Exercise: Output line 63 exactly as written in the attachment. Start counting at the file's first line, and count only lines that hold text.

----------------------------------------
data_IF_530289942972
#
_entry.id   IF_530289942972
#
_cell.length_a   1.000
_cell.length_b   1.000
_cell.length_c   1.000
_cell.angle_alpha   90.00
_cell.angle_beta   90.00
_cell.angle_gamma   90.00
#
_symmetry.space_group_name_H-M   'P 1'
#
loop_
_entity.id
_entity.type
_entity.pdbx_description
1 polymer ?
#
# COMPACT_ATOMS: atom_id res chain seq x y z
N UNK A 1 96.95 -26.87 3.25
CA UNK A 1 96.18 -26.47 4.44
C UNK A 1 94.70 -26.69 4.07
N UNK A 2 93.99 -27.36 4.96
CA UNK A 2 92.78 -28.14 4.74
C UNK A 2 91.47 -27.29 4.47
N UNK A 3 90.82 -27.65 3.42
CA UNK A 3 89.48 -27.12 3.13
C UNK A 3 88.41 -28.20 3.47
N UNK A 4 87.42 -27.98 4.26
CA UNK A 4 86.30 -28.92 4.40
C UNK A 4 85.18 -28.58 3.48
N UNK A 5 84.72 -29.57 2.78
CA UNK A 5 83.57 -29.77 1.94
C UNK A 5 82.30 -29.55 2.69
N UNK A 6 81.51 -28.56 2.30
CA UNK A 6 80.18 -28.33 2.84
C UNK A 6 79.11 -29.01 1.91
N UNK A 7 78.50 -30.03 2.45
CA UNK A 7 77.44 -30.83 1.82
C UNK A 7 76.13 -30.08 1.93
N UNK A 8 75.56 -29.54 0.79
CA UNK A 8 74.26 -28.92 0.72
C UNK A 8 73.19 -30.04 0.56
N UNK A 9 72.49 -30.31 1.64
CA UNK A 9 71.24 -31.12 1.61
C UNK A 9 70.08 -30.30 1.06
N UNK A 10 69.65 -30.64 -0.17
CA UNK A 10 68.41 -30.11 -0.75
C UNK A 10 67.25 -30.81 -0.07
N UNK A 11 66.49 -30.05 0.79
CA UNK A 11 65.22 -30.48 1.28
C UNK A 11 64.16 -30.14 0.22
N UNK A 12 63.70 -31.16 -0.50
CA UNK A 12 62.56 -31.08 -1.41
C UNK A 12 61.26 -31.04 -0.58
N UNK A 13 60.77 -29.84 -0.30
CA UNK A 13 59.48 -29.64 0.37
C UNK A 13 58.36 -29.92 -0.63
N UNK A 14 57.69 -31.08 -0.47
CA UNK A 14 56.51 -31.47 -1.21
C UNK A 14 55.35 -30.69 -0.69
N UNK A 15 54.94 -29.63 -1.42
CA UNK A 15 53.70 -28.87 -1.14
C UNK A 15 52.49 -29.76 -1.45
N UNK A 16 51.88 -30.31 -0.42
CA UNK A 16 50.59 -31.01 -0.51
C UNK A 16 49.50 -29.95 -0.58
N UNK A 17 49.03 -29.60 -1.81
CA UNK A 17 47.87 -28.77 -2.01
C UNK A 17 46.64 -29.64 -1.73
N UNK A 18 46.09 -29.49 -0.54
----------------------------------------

N UNK A 15 54.94 -29.63 -1.42